The old environmental menace will eventually become Miami’s largest park. Details will emerge only as reclamation work proceeds.
Everyone involved in planning and construction is determined to do it right. They want the historic beach park to become a crown jewel of Miami’s park system.
Garfield Heights, Ohio
What could possibly go wrong?
City View Center in the Cleveland suburb of Garfield Heights was intended to transform an old landfill into a retail mecca.
It would have provided the residential community nicknamed Garbage Heights with a commercial tax base. That is, if it had succeeded.
It opened in 2006, anchored by Walmart, Dicks Sporting Goods, and Giant Eagle. Smaller chains built there, too. It quickly became a fiasco. Environmental problems included finding such high levels of methane that if someone had tossed a lighted cigarette down a manhole, it would have exploded.
Walmart closed its store in 2008. Other large chains followed. Home Depot, among others, backed out of plans to build there. The developer eventually couldn’t pay the mortgage.
The city, county, developer, and the Ohio Environmental Protection Agency blame each other for the failure of the landfill reclamation project. It appears that it included all the appropriate environmental safeguards, but were designed and constructed badly, and regulations came piecemeal.
Steps to reduce methane leaks have largely succeeded. According to measurements by both the Ohio EPA and the Garfield Heights Fire Department, the area is safe. A home inspector with a methane detector frequently finds methane bubbling up from the ground, but the official tests indicate no public health or safety concerns.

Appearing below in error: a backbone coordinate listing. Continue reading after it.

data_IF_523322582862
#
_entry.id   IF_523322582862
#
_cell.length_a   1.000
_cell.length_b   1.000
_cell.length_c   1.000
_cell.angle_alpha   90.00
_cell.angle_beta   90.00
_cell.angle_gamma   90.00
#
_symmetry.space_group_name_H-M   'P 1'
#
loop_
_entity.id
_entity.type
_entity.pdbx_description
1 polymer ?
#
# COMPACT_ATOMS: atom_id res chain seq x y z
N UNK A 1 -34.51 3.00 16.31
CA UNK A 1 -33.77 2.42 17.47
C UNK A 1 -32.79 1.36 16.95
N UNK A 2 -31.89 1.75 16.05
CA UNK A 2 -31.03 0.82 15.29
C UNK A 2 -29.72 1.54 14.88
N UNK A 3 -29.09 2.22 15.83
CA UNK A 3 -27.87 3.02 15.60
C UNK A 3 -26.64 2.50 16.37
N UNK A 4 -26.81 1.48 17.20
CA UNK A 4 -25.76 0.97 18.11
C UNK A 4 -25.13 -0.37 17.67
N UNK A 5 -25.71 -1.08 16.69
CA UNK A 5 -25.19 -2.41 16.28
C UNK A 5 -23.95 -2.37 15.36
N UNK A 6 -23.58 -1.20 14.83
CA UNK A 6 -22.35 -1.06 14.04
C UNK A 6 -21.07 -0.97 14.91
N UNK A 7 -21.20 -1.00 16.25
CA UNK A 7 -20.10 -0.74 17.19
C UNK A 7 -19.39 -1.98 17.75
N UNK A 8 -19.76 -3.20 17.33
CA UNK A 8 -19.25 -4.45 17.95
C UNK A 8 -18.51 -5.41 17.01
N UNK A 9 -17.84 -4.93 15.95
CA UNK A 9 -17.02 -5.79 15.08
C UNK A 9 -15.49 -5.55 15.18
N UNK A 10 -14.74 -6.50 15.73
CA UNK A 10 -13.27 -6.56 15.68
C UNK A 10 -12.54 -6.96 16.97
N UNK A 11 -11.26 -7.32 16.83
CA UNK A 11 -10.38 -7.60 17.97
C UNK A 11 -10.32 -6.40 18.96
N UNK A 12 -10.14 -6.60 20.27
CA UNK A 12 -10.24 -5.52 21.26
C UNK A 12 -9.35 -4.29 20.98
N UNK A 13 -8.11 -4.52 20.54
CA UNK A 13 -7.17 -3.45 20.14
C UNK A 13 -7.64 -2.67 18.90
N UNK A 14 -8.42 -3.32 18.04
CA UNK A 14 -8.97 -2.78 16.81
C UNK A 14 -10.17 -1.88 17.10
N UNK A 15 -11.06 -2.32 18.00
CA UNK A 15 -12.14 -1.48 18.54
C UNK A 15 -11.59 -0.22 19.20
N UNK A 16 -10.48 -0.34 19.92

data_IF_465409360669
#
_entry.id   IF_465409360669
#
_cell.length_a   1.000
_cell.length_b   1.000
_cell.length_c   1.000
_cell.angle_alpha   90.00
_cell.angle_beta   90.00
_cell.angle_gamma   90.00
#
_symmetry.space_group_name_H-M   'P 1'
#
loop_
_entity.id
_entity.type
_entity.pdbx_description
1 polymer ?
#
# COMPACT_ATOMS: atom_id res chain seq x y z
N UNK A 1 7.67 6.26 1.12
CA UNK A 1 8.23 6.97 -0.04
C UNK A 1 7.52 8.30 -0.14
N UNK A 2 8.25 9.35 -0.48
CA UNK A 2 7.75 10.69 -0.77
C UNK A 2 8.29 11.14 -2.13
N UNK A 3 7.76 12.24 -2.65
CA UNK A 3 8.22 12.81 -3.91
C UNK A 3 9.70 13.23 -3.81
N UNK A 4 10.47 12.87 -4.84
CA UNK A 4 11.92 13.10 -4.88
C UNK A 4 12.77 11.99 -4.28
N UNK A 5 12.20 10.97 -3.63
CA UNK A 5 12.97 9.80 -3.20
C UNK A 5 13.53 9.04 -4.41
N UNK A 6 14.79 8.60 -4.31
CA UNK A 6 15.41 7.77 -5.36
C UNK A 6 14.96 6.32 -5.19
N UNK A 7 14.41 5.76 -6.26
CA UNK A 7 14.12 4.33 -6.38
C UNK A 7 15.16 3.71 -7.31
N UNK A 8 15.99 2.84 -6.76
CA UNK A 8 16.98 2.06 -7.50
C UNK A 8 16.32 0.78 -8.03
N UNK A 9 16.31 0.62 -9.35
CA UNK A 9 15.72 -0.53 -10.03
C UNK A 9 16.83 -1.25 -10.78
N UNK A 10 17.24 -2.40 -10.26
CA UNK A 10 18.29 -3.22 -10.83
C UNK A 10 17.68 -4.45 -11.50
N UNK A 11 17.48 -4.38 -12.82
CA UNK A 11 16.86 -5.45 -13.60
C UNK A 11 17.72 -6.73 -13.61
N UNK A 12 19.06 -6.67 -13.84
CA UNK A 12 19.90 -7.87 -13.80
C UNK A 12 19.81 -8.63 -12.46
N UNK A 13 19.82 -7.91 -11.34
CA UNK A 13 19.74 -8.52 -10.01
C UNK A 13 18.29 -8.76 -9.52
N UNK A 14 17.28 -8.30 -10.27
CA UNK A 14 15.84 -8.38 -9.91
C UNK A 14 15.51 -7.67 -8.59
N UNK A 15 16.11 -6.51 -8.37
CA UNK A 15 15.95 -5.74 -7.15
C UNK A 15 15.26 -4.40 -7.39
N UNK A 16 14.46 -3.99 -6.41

Today, only one store, Giant Eagle, remains open. Other, successful, shopping areas have since opened within a few miles. That might be reason enough for City View to remain nearly a ghost town.
Fear provides another reason for stores not to locate there. People believe a private citizen with a methane detector more than they believe the professional assessments of the fire department and EPA.
The idea of building a shopping center on a landfill has worked successfully elsewhere. It just didn’t work in Garfield Heights.
City View shopping center in Garfield Heights goes from fairy-tale development to nightmare / Laura Johnston, Cleveland.com. Mach 15, 2009.
NJ launches largest landfill remediation project ever in Kearny / Jen Ursillo, New Jersey 101.5. June 18, 2017
Princeton’s landfill solar project underway after more delays / Olivia Rizzo, NJ.com. June 19, 2017
Say bye to Virginia Key’s toxic old landfill, and hi to Miami’s biggest park / Andres Viglucci. Miami Herald. June 15, 2017
Verify: It’s safe to shop at City View, landfill and all / Phil Trexler and Tom Meyer , WKYC. June 14, 2017
Hickory Ridge Landfill. Public domain from Wikimedia Commons
Solar farm. Public domain, US Air Force photo
Virginia Key Beach Park. Public domain from Wikimedia Commons
City View Center. Public domain from Wikimedia Commons